The first splits are by number of employees.  Prospects with 4 or fewer employees have an average profit of $1,834.70, while firms with 30 or more employees have profit of $16,798.80.

The firms with missing data (i.e., the ones where nothing is known about their number of employees), or, with number of employees from 5 to 34, have been split according to industry, with the firms in accommodation and the other firms listed after accommodation having average profit of $6,988.60, whereas the remaining firms have a much lower profit of $2,416.50.


There are lots of different software tools for creating predictive models.  DataCracker has used a variant of a technique known as a regression tree, which is often the best tool because it is easy for novices to use well.  In some situations there can be better tools, such as regression, but it is easy to make mistakes when using these other tools.

Making predictions

Once you have a predictive model the next stage is to use the predictive model to make predictions.

If you are a bricks and mortar retailer and you have found that old men wearing raincoats are your best prospects, the trick is to spot the targets as they enter the store and treat them appropriately (which no doubt they will prefer to the usual greeting with suspicion).

In the example above, the obvious implication is that the business services company should prioritize first the companies with 35 or more employees and those with from 5 to 30 employees in accommodation and the other identified industries.

Making them a good offer (but not too good)

Every Sunday my kids, my wife and I go out to breakfast.  We are regulars.  We were recognized as regulars, and this is a simple predictive model (i.e., “there’s that family we see every week”).  The café rewarded us for or loyalty with a discount card.  We now get 10% off every meal.  Dumb move!  We were always going to go every week, so all their loyalty program has done is erode their profits.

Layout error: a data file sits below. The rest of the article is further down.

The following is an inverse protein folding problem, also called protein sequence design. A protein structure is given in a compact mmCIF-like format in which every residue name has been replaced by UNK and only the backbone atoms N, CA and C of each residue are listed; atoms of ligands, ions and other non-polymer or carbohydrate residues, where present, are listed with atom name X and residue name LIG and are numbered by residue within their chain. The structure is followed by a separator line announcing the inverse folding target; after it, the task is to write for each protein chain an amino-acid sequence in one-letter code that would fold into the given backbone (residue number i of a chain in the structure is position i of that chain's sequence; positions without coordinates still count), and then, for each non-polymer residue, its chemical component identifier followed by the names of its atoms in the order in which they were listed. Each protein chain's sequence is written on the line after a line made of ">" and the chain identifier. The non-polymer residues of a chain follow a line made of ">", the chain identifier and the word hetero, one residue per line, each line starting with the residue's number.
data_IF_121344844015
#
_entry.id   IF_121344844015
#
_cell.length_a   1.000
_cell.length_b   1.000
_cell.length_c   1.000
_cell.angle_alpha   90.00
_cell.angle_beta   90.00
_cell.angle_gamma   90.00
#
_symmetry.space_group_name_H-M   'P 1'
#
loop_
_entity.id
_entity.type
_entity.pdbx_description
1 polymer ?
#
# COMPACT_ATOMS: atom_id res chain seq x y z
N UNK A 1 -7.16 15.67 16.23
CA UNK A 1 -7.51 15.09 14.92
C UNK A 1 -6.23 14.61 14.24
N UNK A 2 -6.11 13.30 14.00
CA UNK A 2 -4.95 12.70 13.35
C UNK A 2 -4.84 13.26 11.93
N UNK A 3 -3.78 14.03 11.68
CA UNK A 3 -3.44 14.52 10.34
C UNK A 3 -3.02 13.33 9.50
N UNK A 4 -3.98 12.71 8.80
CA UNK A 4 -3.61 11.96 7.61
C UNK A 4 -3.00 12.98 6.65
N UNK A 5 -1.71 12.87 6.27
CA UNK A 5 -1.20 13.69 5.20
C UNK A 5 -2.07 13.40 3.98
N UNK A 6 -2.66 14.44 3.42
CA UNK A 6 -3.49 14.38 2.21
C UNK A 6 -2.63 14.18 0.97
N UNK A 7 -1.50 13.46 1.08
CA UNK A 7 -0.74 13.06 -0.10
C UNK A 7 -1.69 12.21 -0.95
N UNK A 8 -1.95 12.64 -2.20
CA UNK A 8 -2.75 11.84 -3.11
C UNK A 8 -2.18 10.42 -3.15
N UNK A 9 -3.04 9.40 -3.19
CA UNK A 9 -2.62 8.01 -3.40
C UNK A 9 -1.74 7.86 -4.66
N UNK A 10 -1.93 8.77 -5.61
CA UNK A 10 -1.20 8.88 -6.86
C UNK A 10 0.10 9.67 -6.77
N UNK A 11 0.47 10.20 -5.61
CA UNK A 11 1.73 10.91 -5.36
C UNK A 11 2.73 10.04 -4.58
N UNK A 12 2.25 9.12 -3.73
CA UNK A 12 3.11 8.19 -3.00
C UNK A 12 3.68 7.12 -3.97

Once you have used a predictive model to work out which customers you want to focus your efforts upon, the trick is to do so in a way that does not erode your profits.  My local café, for example, would be better served to learn my kids’ names and make sure we get preferential seating.  It would cost them less and translate to real loyalty.

My cafe’s mistake is a common one.  When targeting your most high value customers you need to come up with something more clever than price.  The only reason that customers are worth focusing on is because you make more money on them, so giving them a price discount, such as my café does, completely undermines everything that you are trying to achieve. A much better example of this is airlines, who go out of their way to make their most frequent flyers feel super-special.

Have questions? Please post them in the comments below.


Image courtesy of Vichaya Kiatying-Angsulee at


  1. Thank you for the article. I’ve noticed the predictive model in your article classified customers into groups based on number of employees and industry to predict profitability. Just wondering how many categories the model can analyze up to and what is the best practice. Cheers

    • Hi Joanna,

      At one time, the algorithm can compare 10 predictor variables (of course, you can always re-run the model with another 10 next time). The predictive tree can show 5 levels of branches (i.e., picture a tree branch with another branch growing off, another branch growing off the smaller branch, 4 more times).

      For best practice on predictive modelling, please consult this article: